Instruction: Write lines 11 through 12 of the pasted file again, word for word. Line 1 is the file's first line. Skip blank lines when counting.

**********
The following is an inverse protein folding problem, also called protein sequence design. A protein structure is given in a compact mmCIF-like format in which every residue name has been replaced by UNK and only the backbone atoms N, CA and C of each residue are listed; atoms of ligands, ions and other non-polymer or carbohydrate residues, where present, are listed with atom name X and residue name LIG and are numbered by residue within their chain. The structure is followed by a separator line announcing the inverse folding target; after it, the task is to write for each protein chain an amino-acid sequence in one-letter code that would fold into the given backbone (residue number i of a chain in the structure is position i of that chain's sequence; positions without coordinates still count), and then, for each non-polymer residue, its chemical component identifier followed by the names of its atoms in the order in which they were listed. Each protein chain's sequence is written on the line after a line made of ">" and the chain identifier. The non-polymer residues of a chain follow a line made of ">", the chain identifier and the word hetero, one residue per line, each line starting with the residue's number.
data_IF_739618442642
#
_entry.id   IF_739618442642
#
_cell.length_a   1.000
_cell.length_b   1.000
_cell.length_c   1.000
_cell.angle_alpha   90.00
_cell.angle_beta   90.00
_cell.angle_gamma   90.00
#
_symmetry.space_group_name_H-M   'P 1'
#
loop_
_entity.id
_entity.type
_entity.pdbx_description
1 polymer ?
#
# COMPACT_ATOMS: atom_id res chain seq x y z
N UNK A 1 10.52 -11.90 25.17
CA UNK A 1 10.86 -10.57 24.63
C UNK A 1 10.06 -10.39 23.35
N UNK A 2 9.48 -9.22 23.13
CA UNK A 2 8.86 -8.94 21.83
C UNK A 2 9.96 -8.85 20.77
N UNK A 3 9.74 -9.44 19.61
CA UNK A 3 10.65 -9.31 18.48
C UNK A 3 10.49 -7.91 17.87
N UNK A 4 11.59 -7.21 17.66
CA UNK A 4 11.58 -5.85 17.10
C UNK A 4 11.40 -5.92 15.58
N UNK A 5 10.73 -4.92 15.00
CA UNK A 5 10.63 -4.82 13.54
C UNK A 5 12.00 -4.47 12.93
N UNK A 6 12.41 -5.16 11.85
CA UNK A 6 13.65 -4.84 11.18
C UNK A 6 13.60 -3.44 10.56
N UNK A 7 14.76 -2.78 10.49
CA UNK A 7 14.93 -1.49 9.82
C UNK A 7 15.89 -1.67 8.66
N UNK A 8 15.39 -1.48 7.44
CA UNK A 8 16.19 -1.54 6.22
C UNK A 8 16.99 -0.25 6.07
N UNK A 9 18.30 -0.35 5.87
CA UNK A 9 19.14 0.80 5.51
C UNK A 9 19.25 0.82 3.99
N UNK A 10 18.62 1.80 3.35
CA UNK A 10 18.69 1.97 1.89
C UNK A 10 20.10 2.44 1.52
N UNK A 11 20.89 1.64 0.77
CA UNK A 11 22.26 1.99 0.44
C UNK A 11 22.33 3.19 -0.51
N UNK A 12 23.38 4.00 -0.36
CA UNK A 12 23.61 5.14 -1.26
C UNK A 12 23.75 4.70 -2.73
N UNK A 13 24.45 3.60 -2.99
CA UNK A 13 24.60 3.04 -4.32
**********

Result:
_cell.angle_gamma   90.00
#